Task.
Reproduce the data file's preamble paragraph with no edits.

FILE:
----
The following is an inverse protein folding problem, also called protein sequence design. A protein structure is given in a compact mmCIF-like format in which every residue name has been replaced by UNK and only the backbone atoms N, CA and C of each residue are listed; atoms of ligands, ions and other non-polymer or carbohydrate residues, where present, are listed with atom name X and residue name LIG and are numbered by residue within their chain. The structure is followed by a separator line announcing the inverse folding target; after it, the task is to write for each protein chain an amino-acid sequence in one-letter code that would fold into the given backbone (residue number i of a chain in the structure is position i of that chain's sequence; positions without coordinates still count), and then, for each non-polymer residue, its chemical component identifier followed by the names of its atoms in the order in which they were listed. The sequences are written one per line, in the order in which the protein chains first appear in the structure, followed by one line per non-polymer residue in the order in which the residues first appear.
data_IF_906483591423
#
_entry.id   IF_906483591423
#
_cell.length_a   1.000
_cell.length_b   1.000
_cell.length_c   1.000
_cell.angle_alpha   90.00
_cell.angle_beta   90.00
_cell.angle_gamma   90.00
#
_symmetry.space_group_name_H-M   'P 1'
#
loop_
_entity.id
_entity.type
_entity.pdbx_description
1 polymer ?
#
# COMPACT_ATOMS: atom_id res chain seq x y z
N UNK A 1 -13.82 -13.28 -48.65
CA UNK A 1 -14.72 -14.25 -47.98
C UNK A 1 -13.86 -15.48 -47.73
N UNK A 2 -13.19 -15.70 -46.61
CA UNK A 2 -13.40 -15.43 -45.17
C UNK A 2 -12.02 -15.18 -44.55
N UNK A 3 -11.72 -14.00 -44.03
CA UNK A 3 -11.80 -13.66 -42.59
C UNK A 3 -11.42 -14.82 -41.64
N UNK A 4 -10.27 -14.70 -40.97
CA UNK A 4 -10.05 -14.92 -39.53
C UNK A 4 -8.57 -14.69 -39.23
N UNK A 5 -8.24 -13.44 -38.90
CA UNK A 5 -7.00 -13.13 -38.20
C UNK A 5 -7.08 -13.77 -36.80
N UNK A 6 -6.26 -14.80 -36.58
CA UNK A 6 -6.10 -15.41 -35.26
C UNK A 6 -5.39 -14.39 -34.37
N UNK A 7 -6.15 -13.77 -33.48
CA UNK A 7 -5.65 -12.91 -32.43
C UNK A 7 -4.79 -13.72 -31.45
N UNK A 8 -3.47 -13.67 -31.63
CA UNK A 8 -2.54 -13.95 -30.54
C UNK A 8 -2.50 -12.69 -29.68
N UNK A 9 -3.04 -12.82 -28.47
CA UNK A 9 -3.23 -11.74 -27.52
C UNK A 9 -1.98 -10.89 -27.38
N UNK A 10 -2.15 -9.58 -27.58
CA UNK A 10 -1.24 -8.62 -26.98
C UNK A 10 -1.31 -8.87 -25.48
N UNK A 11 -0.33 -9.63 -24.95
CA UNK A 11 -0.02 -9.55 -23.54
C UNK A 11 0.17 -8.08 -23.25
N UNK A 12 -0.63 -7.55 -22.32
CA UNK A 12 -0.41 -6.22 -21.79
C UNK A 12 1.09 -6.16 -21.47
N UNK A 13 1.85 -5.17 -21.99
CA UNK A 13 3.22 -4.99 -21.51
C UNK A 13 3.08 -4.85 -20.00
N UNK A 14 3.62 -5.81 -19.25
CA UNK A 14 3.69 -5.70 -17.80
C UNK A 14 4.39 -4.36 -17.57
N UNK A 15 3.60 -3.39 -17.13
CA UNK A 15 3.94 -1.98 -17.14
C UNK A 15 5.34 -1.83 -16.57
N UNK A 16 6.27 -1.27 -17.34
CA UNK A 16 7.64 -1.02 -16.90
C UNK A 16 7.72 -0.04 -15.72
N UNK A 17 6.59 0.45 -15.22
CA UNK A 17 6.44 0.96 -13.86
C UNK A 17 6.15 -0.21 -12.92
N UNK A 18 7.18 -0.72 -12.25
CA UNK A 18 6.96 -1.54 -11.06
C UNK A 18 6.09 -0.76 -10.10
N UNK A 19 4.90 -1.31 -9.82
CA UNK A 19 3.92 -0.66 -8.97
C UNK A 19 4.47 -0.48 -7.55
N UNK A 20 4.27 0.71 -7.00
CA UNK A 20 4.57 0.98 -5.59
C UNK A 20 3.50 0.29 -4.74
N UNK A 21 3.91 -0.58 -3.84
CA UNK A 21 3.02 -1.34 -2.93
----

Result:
The following is an inverse protein folding problem, also called protein sequence design. A protein structure is given in a compact mmCIF-like format in which every residue name has been replaced by UNK and only the backbone atoms N, CA and C of each residue are listed; atoms of ligands, ions and other non-polymer or carbohydrate residues, where present, are listed with atom name X and residue name LIG and are numbered by residue within their chain. The structure is followed by a separator line announcing the inverse folding target; after it, the task is to write for each protein chain an amino-acid sequence in one-letter code that would fold into the given backbone (residue number i of a chain in the structure is position i of that chain's sequence; positions without coordinates still count), and then, for each non-polymer residue, its chemical component identifier followed by the names of its atoms in the order in which they were listed. The sequences are written one per line, in the order in which the protein chains first appear in the structure, followed by one line per non-polymer residue in the order in which the residues first appear.